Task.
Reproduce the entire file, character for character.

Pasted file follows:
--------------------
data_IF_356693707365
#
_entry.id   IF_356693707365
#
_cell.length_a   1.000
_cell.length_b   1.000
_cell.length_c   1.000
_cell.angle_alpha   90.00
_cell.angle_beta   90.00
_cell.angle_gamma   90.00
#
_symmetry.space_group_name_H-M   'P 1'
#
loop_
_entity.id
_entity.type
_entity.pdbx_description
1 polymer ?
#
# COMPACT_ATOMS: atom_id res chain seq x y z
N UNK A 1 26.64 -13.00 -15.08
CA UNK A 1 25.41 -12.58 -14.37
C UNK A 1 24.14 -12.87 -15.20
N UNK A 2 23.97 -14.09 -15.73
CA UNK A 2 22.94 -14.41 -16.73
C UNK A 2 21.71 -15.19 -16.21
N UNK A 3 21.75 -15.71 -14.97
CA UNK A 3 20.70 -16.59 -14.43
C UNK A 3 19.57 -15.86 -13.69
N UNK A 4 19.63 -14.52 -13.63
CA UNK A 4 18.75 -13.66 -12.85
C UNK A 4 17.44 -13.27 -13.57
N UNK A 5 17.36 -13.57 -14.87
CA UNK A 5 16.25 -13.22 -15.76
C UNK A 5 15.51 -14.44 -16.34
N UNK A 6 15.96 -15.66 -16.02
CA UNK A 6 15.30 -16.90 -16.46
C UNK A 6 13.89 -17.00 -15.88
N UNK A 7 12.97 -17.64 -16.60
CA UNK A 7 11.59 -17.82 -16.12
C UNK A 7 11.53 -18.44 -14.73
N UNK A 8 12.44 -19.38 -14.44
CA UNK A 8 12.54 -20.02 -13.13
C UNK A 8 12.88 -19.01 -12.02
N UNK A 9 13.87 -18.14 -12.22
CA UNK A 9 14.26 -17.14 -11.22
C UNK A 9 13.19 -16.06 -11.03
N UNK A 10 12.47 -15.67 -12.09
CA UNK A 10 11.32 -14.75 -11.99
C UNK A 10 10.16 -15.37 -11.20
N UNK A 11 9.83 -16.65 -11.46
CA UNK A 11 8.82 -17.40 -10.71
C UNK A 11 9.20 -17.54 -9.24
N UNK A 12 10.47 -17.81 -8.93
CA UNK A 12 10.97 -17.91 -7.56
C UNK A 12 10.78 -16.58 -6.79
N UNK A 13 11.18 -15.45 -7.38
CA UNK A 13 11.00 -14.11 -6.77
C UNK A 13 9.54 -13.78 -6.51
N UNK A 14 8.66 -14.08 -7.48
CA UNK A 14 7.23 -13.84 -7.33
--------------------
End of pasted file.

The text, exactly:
data_IF_356693707365
#
_entry.id   IF_356693707365
#
_cell.length_a   1.000
_cell.length_b   1.000
_cell.length_c   1.000
_cell.angle_alpha   90.00
_cell.angle_beta   90.00
_cell.angle_gamma   90.00
#
_symmetry.space_group_name_H-M   'P 1'
#
loop_
_entity.id
_entity.type
_entity.pdbx_description
1 polymer ?
#
# COMPACT_ATOMS: atom_id res chain seq x y z
N UNK A 1 26.64 -13.00 -15.08
CA UNK A 1 25.41 -12.58 -14.37
C UNK A 1 24.14 -12.87 -15.20
N UNK A 2 23.97 -14.09 -15.73
CA UNK A 2 22.94 -14.41 -16.73
C UNK A 2 21.71 -15.19 -16.21
N UNK A 3 21.75 -15.71 -14.97
CA UNK A 3 20.70 -16.59 -14.43
C UNK A 3 19.57 -15.86 -13.69
N UNK A 4 19.63 -14.52 -13.63
CA UNK A 4 18.75 -13.66 -12.85
C UNK A 4 17.44 -13.27 -13.57
N UNK A 5 17.36 -13.57 -14.87
CA UNK A 5 16.25 -13.22 -15.76
C UNK A 5 15.51 -14.44 -16.34
N UNK A 6 15.96 -15.66 -16.02
CA UNK A 6 15.30 -16.90 -16.46
C UNK A 6 13.89 -17.00 -15.88
N UNK A 7 12.97 -17.64 -16.60
CA UNK A 7 11.59 -17.82 -16.12
C UNK A 7 11.53 -18.44 -14.73
N UNK A 8 12.44 -19.38 -14.44
CA UNK A 8 12.54 -20.02 -13.13
C UNK A 8 12.88 -19.01 -12.02
N UNK A 9 13.87 -18.14 -12.22
CA UNK A 9 14.26 -17.14 -11.22
C UNK A 9 13.19 -16.06 -11.03
N UNK A 10 12.47 -15.67 -12.09
CA UNK A 10 11.32 -14.75 -11.99
C UNK A 10 10.16 -15.37 -11.20
N UNK A 11 9.83 -16.65 -11.46
CA UNK A 11 8.82 -17.40 -10.71
C UNK A 11 9.20 -17.54 -9.24
N UNK A 12 10.47 -17.81 -8.93
CA UNK A 12 10.97 -17.91 -7.56
C UNK A 12 10.78 -16.58 -6.79
N UNK A 13 11.18 -15.45 -7.38
CA UNK A 13 11.00 -14.11 -6.77
C UNK A 13 9.54 -13.78 -6.51
N UNK A 14 8.66 -14.08 -7.48
CA UNK A 14 7.23 -13.84 -7.33